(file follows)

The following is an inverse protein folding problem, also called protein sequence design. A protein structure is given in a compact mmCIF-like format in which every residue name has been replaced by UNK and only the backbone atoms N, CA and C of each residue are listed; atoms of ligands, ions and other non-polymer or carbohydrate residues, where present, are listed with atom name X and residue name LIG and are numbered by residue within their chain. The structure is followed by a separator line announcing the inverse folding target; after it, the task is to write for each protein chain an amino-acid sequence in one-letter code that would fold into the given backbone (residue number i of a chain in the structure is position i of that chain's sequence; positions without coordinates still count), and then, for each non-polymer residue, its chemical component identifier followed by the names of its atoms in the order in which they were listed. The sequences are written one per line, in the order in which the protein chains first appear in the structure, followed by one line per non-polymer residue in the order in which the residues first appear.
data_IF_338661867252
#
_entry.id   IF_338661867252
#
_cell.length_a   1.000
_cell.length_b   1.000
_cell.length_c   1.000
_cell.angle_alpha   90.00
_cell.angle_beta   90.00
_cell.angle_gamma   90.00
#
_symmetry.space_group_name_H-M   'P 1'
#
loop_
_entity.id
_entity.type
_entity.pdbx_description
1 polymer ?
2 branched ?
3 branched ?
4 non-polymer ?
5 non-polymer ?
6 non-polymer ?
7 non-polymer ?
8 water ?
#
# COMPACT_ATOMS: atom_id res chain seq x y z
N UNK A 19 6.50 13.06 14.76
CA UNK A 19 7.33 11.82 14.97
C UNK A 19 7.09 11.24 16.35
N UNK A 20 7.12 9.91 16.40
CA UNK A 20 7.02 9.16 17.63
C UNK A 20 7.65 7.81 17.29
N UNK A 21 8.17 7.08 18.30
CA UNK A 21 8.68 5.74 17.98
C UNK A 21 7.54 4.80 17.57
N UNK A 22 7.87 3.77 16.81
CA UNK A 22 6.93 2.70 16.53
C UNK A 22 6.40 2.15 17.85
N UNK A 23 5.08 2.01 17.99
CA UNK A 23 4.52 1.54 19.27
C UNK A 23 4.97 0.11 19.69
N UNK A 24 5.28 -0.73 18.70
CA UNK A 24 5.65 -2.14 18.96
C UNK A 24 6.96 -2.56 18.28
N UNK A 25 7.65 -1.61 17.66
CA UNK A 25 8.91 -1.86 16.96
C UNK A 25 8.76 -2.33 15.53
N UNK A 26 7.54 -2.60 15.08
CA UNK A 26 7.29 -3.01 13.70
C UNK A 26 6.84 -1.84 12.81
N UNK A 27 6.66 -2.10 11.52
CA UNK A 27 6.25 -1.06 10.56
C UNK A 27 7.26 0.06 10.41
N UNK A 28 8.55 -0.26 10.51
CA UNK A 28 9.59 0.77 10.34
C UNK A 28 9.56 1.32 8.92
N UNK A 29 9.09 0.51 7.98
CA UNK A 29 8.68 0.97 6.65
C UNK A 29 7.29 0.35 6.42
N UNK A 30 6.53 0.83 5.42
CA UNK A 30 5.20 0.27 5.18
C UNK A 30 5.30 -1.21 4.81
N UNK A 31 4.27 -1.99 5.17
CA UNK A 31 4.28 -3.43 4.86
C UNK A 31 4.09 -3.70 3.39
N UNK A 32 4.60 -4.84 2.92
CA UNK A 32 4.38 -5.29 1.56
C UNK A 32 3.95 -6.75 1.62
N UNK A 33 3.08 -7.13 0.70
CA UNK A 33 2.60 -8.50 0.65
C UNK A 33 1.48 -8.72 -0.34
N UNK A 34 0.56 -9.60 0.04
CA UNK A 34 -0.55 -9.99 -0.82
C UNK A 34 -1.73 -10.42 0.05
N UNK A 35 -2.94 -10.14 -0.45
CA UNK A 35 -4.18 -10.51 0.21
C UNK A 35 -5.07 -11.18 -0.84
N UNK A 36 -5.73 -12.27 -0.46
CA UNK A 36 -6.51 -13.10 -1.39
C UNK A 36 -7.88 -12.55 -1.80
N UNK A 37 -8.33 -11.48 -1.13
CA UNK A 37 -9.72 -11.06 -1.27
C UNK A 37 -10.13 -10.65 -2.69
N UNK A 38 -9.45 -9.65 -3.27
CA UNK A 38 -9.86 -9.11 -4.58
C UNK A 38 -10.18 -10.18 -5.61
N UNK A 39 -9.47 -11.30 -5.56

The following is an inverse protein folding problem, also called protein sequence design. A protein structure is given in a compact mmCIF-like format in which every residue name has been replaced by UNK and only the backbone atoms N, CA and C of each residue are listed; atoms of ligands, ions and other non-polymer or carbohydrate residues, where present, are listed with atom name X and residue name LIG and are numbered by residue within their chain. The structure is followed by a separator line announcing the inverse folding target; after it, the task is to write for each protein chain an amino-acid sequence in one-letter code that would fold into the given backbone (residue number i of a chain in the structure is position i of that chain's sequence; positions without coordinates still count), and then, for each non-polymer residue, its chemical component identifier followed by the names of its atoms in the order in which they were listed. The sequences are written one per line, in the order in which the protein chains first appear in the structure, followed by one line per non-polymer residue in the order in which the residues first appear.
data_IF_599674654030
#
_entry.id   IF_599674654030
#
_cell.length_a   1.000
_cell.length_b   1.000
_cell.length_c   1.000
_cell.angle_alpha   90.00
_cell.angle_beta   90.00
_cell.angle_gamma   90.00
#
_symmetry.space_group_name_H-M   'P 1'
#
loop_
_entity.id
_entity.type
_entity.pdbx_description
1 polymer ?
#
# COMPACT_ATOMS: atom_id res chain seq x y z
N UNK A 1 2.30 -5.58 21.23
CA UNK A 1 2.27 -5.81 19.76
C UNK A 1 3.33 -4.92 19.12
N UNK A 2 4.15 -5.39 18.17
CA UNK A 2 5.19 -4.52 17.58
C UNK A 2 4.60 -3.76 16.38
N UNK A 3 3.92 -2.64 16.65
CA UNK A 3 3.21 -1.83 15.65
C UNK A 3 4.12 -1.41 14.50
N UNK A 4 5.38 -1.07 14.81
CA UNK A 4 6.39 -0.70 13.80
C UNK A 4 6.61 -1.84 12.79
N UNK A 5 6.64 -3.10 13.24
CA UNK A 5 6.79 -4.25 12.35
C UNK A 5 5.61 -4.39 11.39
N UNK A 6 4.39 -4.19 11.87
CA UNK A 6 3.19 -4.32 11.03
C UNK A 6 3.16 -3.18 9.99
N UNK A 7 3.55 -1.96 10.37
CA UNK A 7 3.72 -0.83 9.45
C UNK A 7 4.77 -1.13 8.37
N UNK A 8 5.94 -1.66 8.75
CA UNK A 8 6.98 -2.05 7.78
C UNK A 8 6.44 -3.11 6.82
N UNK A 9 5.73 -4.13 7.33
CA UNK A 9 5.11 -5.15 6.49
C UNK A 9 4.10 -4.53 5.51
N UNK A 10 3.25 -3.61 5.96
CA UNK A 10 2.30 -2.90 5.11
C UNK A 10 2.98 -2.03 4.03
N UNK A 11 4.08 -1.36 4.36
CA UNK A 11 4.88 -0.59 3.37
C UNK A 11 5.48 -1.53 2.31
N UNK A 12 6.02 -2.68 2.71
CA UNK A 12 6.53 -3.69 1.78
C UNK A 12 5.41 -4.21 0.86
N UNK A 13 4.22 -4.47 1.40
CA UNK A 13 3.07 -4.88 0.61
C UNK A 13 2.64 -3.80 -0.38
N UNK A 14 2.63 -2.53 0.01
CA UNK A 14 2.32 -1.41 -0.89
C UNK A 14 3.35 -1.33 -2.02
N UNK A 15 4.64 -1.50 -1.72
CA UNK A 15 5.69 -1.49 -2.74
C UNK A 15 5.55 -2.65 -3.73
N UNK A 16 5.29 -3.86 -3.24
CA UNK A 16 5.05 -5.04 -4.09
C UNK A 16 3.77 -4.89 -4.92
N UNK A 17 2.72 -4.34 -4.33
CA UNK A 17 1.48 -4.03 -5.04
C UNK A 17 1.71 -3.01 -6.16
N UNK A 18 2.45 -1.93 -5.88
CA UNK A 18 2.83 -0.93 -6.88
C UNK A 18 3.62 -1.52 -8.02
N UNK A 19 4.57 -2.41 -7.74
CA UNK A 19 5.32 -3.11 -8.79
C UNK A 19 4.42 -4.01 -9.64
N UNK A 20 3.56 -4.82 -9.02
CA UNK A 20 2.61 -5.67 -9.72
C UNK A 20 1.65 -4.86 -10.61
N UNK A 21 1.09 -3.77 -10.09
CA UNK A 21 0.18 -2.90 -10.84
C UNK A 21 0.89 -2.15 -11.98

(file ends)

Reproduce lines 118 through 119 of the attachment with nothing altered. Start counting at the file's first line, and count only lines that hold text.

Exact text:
CA UNK A 3 3.21 -1.83 15.65
C UNK A 3 4.12 -1.41 14.50